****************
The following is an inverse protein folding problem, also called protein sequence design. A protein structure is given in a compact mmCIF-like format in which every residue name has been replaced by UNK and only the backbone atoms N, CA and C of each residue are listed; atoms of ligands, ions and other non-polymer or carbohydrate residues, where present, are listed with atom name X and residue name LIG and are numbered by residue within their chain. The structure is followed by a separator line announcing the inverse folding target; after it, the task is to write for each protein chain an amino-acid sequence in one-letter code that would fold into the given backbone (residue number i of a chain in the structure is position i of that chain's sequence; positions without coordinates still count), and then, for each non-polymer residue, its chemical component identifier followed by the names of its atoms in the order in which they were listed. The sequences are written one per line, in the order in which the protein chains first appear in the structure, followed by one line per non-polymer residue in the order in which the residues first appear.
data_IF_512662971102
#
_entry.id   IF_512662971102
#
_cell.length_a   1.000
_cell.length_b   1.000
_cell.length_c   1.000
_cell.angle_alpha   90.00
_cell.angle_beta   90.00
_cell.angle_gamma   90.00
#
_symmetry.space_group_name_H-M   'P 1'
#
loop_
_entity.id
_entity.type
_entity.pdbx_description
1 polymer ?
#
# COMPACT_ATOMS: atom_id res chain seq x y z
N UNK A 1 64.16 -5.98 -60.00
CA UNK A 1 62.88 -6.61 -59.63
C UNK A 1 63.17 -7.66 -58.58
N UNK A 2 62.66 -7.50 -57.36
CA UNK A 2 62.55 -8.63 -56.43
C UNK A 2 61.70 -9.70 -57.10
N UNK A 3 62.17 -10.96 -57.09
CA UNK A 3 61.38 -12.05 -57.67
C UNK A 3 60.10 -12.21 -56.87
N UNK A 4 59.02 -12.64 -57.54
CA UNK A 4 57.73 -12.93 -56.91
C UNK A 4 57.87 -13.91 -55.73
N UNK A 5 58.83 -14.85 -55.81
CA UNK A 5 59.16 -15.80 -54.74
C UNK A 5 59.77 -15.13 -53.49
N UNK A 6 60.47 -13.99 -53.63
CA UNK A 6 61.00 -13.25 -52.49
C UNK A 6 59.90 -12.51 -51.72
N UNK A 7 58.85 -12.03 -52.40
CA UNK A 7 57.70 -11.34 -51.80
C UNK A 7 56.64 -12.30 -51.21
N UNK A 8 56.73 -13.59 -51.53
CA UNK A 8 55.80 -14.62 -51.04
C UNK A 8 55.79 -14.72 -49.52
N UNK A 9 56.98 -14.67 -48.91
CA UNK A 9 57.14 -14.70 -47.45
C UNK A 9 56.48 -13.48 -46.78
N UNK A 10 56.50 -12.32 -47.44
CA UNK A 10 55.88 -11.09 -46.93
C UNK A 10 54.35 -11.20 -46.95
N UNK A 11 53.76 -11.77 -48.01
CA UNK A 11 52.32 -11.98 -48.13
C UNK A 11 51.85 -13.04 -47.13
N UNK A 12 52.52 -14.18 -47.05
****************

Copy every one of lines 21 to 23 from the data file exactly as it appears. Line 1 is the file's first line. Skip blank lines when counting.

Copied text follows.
# COMPACT_ATOMS: atom_id res chain seq x y z
N UNK A 1 64.16 -5.98 -60.00
CA UNK A 1 62.88 -6.61 -59.63